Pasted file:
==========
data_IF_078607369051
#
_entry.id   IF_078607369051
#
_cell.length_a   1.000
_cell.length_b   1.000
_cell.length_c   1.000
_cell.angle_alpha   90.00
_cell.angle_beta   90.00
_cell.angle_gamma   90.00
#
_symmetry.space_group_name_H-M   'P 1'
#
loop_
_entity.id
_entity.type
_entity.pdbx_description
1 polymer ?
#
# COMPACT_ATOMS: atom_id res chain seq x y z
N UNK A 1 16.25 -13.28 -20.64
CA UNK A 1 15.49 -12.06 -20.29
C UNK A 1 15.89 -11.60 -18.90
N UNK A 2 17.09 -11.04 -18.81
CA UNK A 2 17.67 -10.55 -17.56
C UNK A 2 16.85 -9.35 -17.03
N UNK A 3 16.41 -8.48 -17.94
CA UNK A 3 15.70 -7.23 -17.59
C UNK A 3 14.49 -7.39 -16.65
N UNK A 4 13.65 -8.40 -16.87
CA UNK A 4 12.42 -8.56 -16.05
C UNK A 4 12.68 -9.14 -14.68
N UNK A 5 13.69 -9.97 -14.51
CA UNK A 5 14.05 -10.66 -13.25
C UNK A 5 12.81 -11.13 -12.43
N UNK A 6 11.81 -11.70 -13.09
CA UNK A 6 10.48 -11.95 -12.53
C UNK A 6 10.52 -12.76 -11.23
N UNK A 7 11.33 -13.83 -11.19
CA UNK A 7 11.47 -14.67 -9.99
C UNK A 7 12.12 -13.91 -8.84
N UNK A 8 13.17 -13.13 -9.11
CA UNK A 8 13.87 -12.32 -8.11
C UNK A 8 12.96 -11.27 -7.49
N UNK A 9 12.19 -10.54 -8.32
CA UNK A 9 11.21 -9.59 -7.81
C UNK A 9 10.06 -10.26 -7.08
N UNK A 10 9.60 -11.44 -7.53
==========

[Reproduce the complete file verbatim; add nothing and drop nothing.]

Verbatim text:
data_IF_078607369051
#
_entry.id   IF_078607369051
#
_cell.length_a   1.000
_cell.length_b   1.000
_cell.length_c   1.000
_cell.angle_alpha   90.00
_cell.angle_beta   90.00
_cell.angle_gamma   90.00
#
_symmetry.space_group_name_H-M   'P 1'
#
loop_
_entity.id
_entity.type
_entity.pdbx_description
1 polymer ?
#
# COMPACT_ATOMS: atom_id res chain seq x y z
N UNK A 1 16.25 -13.28 -20.64
CA UNK A 1 15.49 -12.06 -20.29
C UNK A 1 15.89 -11.60 -18.90
N UNK A 2 17.09 -11.04 -18.81
CA UNK A 2 17.67 -10.55 -17.56
C UNK A 2 16.85 -9.35 -17.03
N UNK A 3 16.41 -8.48 -17.94
CA UNK A 3 15.70 -7.23 -17.59
C UNK A 3 14.49 -7.39 -16.65
N UNK A 4 13.65 -8.40 -16.87
CA UNK A 4 12.42 -8.56 -16.05
C UNK A 4 12.68 -9.14 -14.68
N UNK A 5 13.69 -9.97 -14.51
CA UNK A 5 14.05 -10.66 -13.25
C UNK A 5 12.81 -11.13 -12.43
N UNK A 6 11.81 -11.70 -13.09
CA UNK A 6 10.48 -11.95 -12.53
C UNK A 6 10.52 -12.76 -11.23
N UNK A 7 11.33 -13.83 -11.19
CA UNK A 7 11.47 -14.67 -9.99
C UNK A 7 12.12 -13.91 -8.84
N UNK A 8 13.17 -13.13 -9.11
CA UNK A 8 13.87 -12.32 -8.11
C UNK A 8 12.96 -11.27 -7.49
N UNK A 9 12.19 -10.54 -8.32
CA UNK A 9 11.21 -9.59 -7.81
C UNK A 9 10.06 -10.26 -7.08
N UNK A 10 9.60 -11.44 -7.53